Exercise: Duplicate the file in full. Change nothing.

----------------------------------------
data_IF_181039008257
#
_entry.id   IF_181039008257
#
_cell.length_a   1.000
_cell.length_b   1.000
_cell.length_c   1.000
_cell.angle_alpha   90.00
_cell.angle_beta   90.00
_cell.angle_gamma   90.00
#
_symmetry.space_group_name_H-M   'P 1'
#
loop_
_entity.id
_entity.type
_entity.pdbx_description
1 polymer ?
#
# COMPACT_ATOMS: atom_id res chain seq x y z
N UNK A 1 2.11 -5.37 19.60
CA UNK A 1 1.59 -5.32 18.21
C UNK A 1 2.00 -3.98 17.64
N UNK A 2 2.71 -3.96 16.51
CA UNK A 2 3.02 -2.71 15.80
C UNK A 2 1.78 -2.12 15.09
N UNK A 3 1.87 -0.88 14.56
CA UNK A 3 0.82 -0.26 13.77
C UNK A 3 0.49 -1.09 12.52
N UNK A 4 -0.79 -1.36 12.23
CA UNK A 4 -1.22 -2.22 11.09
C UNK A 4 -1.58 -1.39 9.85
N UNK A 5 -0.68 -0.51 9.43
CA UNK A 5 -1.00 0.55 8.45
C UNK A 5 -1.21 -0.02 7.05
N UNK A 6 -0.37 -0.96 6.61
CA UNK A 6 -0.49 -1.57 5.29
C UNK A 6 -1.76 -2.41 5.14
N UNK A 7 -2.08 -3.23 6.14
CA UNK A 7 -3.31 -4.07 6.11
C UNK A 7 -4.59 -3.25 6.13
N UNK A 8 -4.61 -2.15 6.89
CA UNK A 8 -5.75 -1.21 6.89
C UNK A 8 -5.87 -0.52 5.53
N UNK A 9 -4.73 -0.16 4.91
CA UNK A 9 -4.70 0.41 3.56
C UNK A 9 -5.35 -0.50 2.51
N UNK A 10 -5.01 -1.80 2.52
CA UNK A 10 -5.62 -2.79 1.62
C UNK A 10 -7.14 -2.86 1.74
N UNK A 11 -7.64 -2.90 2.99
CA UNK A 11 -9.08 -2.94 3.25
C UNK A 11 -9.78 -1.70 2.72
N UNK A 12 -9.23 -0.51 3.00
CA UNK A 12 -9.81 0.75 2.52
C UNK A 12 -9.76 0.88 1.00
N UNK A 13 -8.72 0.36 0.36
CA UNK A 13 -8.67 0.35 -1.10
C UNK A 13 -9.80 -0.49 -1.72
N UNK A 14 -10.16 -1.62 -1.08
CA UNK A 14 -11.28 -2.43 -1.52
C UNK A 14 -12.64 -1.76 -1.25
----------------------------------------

data_IF_181039008257
#
_entry.id   IF_181039008257
#
_cell.length_a   1.000
_cell.length_b   1.000
_cell.length_c   1.000
_cell.angle_alpha   90.00
_cell.angle_beta   90.00
_cell.angle_gamma   90.00
#
_symmetry.space_group_name_H-M   'P 1'
#
loop_
_entity.id
_entity.type
_entity.pdbx_description
1 polymer ?
#
# COMPACT_ATOMS: atom_id res chain seq x y z
N UNK A 1 2.11 -5.37 19.60
CA UNK A 1 1.59 -5.32 18.21
C UNK A 1 2.00 -3.98 17.64
N UNK A 2 2.71 -3.96 16.51
CA UNK A 2 3.02 -2.71 15.80
C UNK A 2 1.78 -2.12 15.09
N UNK A 3 1.87 -0.88 14.56
CA UNK A 3 0.82 -0.26 13.77
C UNK A 3 0.49 -1.09 12.52
N UNK A 4 -0.79 -1.36 12.23
CA UNK A 4 -1.22 -2.22 11.09
C UNK A 4 -1.58 -1.39 9.85
N UNK A 5 -0.68 -0.51 9.43
CA UNK A 5 -1.00 0.55 8.45
C UNK A 5 -1.21 -0.02 7.05
N UNK A 6 -0.37 -0.96 6.61
CA UNK A 6 -0.49 -1.57 5.29
C UNK A 6 -1.76 -2.41 5.14
N UNK A 7 -2.08 -3.23 6.14
CA UNK A 7 -3.31 -4.07 6.11
C UNK A 7 -4.59 -3.25 6.13
N UNK A 8 -4.61 -2.15 6.89
CA UNK A 8 -5.75 -1.21 6.89
C UNK A 8 -5.87 -0.52 5.53
N UNK A 9 -4.73 -0.16 4.91
CA UNK A 9 -4.70 0.41 3.56
C UNK A 9 -5.35 -0.50 2.51
N UNK A 10 -5.01 -1.80 2.52
CA UNK A 10 -5.62 -2.79 1.62
C UNK A 10 -7.14 -2.86 1.74
N UNK A 11 -7.64 -2.90 2.99
CA UNK A 11 -9.08 -2.94 3.25
C UNK A 11 -9.78 -1.70 2.72
N UNK A 12 -9.23 -0.51 3.00
CA UNK A 12 -9.81 0.75 2.52
C UNK A 12 -9.76 0.88 1.00
N UNK A 13 -8.72 0.36 0.36
CA UNK A 13 -8.67 0.35 -1.10
C UNK A 13 -9.80 -0.49 -1.72
N UNK A 14 -10.16 -1.62 -1.08
CA UNK A 14 -11.28 -2.43 -1.52
C UNK A 14 -12.64 -1.76 -1.25